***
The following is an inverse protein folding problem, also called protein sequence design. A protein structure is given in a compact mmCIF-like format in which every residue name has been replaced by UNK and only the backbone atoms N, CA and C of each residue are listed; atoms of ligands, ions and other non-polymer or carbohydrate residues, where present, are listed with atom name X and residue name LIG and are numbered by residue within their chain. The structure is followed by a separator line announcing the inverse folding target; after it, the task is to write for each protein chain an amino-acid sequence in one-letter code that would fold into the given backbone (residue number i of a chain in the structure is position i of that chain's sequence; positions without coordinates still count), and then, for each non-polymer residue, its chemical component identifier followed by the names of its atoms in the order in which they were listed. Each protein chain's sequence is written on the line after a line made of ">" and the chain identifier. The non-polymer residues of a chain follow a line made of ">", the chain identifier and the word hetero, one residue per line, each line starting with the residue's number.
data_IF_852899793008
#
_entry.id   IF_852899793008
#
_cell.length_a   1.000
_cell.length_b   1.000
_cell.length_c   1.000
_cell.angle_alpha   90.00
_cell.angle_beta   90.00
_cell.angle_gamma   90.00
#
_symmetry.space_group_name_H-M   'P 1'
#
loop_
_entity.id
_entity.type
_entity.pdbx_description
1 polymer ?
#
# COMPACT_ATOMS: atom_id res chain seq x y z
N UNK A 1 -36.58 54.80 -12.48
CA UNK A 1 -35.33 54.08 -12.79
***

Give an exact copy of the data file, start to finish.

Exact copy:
The following is an inverse protein folding problem, also called protein sequence design. A protein structure is given in a compact mmCIF-like format in which every residue name has been replaced by UNK and only the backbone atoms N, CA and C of each residue are listed; atoms of ligands, ions and other non-polymer or carbohydrate residues, where present, are listed with atom name X and residue name LIG and are numbered by residue within their chain. The structure is followed by a separator line announcing the inverse folding target; after it, the task is to write for each protein chain an amino-acid sequence in one-letter code that would fold into the given backbone (residue number i of a chain in the structure is position i of that chain's sequence; positions without coordinates still count), and then, for each non-polymer residue, its chemical component identifier followed by the names of its atoms in the order in which they were listed. Each protein chain's sequence is written on the line after a line made of ">" and the chain identifier. The non-polymer residues of a chain follow a line made of ">", the chain identifier and the word hetero, one residue per line, each line starting with the residue's number.
data_IF_852899793008
#
_entry.id   IF_852899793008
#
_cell.length_a   1.000
_cell.length_b   1.000
_cell.length_c   1.000
_cell.angle_alpha   90.00
_cell.angle_beta   90.00
_cell.angle_gamma   90.00
#
_symmetry.space_group_name_H-M   'P 1'
#
loop_
_entity.id
_entity.type
_entity.pdbx_description
1 polymer ?
#
# COMPACT_ATOMS: atom_id res chain seq x y z
N UNK A 1 -36.58 54.80 -12.48
CA UNK A 1 -35.33 54.08 -12.79